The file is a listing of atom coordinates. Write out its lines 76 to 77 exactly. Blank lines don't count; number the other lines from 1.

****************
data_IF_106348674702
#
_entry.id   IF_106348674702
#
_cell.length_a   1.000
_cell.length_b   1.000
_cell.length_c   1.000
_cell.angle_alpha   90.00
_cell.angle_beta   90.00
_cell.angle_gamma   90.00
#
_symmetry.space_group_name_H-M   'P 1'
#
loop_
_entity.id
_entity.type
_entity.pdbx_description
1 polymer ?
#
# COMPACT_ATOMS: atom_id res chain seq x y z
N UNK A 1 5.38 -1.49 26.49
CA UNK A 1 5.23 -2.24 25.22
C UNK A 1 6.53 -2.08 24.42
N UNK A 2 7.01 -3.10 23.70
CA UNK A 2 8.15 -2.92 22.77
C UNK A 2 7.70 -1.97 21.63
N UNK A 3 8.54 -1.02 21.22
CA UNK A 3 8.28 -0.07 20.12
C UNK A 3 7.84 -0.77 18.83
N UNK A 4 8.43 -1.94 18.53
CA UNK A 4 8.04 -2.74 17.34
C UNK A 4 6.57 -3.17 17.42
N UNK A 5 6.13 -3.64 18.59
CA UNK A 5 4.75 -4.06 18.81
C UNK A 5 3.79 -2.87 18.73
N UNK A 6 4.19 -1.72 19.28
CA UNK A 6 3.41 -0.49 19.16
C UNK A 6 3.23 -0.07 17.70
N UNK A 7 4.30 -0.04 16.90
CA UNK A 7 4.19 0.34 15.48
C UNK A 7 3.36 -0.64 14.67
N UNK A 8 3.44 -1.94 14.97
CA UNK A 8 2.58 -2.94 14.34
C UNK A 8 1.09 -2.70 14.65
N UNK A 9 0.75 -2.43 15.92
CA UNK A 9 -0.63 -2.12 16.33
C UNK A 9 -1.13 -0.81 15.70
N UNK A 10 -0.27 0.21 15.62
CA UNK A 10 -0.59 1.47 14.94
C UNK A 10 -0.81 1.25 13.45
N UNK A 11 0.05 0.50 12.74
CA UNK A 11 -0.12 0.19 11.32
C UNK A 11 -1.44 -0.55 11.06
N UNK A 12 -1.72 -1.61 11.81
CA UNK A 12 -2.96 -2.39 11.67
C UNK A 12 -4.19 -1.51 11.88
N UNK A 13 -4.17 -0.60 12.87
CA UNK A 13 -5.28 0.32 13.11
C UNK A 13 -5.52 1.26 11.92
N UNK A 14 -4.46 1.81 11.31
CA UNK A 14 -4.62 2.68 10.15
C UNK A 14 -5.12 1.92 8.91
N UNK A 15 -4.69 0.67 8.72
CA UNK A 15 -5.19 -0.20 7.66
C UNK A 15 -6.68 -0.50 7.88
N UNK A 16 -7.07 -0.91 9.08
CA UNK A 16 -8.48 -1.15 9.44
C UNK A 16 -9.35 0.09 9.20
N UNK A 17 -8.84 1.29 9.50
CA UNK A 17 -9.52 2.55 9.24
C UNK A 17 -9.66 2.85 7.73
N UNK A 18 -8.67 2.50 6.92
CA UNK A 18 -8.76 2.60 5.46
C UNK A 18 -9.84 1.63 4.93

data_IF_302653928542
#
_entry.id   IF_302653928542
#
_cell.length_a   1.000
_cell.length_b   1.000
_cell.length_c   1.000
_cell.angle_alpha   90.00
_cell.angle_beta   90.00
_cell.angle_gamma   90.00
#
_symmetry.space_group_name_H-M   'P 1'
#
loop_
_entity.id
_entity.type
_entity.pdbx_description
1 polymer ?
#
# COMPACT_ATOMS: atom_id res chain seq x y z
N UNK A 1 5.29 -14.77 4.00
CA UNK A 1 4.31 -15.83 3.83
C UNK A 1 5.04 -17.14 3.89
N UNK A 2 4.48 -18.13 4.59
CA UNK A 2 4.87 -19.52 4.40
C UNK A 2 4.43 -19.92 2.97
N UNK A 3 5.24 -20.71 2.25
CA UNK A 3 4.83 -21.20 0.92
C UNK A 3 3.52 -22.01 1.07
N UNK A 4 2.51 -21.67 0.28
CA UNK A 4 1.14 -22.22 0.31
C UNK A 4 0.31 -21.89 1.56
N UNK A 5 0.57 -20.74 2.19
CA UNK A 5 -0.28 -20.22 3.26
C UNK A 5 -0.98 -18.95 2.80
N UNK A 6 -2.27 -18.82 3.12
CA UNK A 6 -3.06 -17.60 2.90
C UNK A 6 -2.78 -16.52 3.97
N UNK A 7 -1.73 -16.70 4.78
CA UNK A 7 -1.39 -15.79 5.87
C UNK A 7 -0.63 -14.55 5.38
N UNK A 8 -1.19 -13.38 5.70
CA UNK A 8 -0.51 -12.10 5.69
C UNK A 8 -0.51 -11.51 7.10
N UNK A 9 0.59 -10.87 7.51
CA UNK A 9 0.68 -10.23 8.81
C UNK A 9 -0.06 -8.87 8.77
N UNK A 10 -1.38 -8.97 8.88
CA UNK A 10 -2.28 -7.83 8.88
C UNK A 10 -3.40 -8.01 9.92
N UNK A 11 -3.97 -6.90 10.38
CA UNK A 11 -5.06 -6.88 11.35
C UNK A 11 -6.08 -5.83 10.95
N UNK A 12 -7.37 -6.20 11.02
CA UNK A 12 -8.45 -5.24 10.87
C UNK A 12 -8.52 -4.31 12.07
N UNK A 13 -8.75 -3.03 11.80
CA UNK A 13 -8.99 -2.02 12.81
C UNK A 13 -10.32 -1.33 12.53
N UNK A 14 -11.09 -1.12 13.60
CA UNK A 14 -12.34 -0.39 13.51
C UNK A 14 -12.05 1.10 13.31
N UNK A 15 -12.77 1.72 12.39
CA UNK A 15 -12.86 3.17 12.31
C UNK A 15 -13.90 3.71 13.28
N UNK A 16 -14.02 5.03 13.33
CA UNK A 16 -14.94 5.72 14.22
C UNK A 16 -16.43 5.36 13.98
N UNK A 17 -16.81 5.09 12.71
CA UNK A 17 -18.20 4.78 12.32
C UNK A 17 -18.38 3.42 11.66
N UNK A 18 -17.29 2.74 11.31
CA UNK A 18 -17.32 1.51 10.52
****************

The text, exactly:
#
_entry.id   IF_302653928542